Blue Bombers coaching legend praised
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Bud Grant had the public persona of a stoic, hard-driving taskmaster.
But in retirement, the most successful head coach in the history of the CFL’s Winnipeg Blue Bombers enjoyed a warm and enduring relationship with friends and former players, and he was a genial interview subject for curious reporters.
In a phone conversation with the Free Press on Aug. 15, 2022, Grant said his love of the outdoors contributed to his longevity.
“I cannot jump as high as I used to. I cannot run as fast as I used to,” noted Grant, who was at his Wisconsin cabin at the time of the interview. “There’s a lot of things I can’t do, but I do what I can do. I can hunt and fish, enjoy my family and eat good. Life is good with whatever time I’ve got left.”
Grant, a member of both the Canadian Football Hall of Fame and the Pro Football Hall of Fame, died Saturday at his home in Bloomington, Minn. He was 95.
In 10 seasons as head coach, he guided the Blue Bombers to Grey Cup championships in 1958, ‘59, ‘61 and ‘62 while also reaching the title game 1957 and 1965 before moving on to coach the NFL’s Minnesota Vikings in 1967.
A former Blue Bombers player, Grant was appointed head coach of the club at the age of 29.
The club unveiled a bronze statue of his likeness outside IG Field in 2014 and inducted him into its Ring of Honour two years later.
During that chat in August, he sounded like a man without regrets.
“If you’ve got good memories and the memories that you conjure up when you sit here and look out the window are good memories and you remember all the friends that you had, all the family that you have and all celebrations that you’ve been involved in, if you’ve got those kinds of memories that you can rely on when things might feel a little tough, it sustains you and I think it lengthens your life,” said Grant.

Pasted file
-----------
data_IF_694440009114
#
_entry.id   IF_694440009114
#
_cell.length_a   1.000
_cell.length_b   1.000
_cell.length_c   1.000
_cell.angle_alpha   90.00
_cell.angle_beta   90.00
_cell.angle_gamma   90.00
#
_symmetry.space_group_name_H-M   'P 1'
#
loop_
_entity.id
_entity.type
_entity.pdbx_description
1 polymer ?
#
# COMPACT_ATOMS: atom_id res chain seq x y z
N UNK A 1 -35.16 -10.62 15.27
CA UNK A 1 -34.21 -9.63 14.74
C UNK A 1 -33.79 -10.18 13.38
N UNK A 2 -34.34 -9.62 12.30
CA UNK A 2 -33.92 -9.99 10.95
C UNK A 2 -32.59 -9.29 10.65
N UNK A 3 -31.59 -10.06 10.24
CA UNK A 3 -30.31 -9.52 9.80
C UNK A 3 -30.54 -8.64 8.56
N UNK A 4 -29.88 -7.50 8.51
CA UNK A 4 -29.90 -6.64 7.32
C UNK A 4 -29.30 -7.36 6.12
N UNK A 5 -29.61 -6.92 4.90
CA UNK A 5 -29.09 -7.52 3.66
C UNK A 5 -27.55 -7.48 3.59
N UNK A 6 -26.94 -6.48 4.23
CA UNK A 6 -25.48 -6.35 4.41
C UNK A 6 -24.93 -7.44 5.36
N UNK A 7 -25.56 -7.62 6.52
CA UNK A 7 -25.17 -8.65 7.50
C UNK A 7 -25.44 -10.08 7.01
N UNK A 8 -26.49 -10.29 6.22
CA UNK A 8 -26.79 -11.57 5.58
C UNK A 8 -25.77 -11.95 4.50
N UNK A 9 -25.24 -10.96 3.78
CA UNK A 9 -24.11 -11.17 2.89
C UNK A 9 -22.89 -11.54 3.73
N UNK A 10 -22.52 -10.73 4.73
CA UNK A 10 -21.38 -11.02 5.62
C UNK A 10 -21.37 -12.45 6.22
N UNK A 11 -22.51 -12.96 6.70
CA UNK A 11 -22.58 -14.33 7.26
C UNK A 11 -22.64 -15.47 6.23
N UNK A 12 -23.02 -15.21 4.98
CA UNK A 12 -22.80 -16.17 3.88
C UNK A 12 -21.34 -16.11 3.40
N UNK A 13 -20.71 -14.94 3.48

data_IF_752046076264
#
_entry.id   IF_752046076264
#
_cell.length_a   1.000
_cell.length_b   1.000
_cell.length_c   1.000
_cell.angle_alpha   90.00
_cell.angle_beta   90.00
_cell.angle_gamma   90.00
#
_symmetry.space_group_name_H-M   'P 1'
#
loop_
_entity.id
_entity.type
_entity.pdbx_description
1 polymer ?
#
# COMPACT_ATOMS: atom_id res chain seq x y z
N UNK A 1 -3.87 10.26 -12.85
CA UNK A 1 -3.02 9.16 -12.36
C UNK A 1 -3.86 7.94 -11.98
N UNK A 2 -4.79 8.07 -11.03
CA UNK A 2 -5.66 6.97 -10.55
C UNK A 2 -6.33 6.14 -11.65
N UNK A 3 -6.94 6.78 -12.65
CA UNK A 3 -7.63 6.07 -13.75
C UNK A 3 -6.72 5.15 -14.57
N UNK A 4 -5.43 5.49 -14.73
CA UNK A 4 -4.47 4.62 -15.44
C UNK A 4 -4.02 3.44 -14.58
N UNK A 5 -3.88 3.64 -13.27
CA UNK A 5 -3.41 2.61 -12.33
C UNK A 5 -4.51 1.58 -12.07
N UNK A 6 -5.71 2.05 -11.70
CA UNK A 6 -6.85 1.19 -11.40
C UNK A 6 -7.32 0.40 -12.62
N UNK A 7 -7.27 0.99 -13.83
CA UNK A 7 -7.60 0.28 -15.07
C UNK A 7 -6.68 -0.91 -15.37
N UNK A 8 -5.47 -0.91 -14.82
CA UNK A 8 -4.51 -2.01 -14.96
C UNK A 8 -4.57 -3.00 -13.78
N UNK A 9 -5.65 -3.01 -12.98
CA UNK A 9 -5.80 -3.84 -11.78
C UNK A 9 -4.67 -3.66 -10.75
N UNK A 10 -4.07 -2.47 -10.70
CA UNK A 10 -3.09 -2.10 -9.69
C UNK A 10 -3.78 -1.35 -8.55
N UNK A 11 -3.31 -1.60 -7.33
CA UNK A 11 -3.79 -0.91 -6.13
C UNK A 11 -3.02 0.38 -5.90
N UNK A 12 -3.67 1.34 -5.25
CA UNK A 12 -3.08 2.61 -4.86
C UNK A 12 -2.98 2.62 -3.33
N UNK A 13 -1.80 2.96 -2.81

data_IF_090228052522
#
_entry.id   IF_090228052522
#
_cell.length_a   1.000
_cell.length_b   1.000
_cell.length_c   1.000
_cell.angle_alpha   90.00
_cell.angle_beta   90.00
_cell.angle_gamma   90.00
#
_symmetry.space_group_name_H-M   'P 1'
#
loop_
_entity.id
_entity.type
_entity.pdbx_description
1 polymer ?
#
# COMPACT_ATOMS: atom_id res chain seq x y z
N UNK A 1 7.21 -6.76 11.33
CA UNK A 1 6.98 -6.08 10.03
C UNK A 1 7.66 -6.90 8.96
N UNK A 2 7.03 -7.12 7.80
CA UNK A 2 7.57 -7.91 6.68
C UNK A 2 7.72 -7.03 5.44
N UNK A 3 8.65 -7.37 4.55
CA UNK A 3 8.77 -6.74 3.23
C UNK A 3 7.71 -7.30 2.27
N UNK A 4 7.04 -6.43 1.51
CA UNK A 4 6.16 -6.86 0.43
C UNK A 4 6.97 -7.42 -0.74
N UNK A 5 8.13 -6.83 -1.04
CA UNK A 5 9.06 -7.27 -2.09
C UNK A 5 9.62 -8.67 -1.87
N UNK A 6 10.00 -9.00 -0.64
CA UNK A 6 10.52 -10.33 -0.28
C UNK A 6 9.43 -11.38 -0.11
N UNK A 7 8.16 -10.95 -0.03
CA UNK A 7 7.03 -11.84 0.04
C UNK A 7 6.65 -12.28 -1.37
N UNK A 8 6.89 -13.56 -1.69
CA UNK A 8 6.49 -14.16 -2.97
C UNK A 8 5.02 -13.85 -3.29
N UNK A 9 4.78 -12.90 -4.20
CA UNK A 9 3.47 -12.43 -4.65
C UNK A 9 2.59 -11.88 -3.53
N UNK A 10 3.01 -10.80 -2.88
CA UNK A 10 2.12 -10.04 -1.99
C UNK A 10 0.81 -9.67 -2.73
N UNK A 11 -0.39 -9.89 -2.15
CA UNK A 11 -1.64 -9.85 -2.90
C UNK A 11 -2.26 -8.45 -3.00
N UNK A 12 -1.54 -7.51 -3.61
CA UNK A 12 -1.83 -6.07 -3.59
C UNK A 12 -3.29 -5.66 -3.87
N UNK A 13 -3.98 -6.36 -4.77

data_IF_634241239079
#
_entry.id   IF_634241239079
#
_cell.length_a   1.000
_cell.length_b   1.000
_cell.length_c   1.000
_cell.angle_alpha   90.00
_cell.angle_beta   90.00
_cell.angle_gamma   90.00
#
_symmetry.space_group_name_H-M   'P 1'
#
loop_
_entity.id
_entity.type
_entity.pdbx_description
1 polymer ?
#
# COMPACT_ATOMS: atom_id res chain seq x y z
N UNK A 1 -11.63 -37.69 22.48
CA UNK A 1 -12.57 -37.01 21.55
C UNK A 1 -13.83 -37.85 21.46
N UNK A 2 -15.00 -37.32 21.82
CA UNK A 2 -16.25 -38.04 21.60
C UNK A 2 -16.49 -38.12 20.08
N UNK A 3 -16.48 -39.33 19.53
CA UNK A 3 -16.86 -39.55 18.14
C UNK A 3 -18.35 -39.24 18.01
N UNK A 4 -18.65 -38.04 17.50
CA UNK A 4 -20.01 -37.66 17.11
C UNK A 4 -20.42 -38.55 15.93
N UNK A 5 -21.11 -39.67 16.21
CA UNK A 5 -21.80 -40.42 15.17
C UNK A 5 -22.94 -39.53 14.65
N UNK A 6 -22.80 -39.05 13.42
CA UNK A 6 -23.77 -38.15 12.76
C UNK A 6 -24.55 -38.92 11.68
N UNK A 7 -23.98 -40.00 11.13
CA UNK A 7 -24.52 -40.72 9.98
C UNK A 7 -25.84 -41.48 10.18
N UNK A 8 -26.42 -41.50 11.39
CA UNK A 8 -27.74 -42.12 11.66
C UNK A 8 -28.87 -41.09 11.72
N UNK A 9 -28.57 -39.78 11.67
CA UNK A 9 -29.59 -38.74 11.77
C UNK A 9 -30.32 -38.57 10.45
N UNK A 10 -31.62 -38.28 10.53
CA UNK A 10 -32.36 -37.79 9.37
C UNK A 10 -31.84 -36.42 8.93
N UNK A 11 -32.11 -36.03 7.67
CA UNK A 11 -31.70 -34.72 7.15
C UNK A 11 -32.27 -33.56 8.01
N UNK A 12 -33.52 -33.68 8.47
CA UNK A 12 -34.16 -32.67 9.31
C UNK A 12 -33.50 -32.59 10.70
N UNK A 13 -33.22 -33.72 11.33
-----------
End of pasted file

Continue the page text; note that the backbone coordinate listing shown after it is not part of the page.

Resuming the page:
“So, I couldn’t be happier than I am today, right now, sitting here looking over a lake.”
Grant and his Hall of Fame quarterback in Winnipeg, Ken Ploen, were both avid hunters and fishers. They reunited frequently before and after retirement for hunting excursions to Delta Marsh and elsewhere.
News of Grant’s death was met with profound sadness by Ploen’s wife, Janet. Ken Ploen, now 87, suffers from dementia and is longer able recognize his family members.
Janet was asked what her husband’s reaction might be to the coaching legend’s demise.
“He would be very sad, he’d be very devastated,” she said. “But that’s life. I mean, Ken’s going to be 88, Bud was 95. They both have had pretty good, long lives.”
Janet Ploen said Grant had an intimidating presence during her husband’s playing days but her opinion of the man changed over time.
“We would see him down in Naples (Florida), after years of Ken not playing for him, and he was great,” said Janet Ploen. “I told him, ‘You know, I was so afraid of you while Ken was playing ball for you but you know, you’re a pretty nice guy.’ He just laughed.”
She said it was no surprise that Grant and her husband got along and worked so well together.
“I think they were very much alike,” said Janet. “They were both very private people… quiet people. Very, very kind. They would do anything for you but they liked their privacy.”
Nick Miller, who was Grant’s teammate with the Blue Bombers beginning in 1953 and played for Grant on the 1958, ‘59, ‘61 and ‘62 Cup winners, said the coach was all about preparation.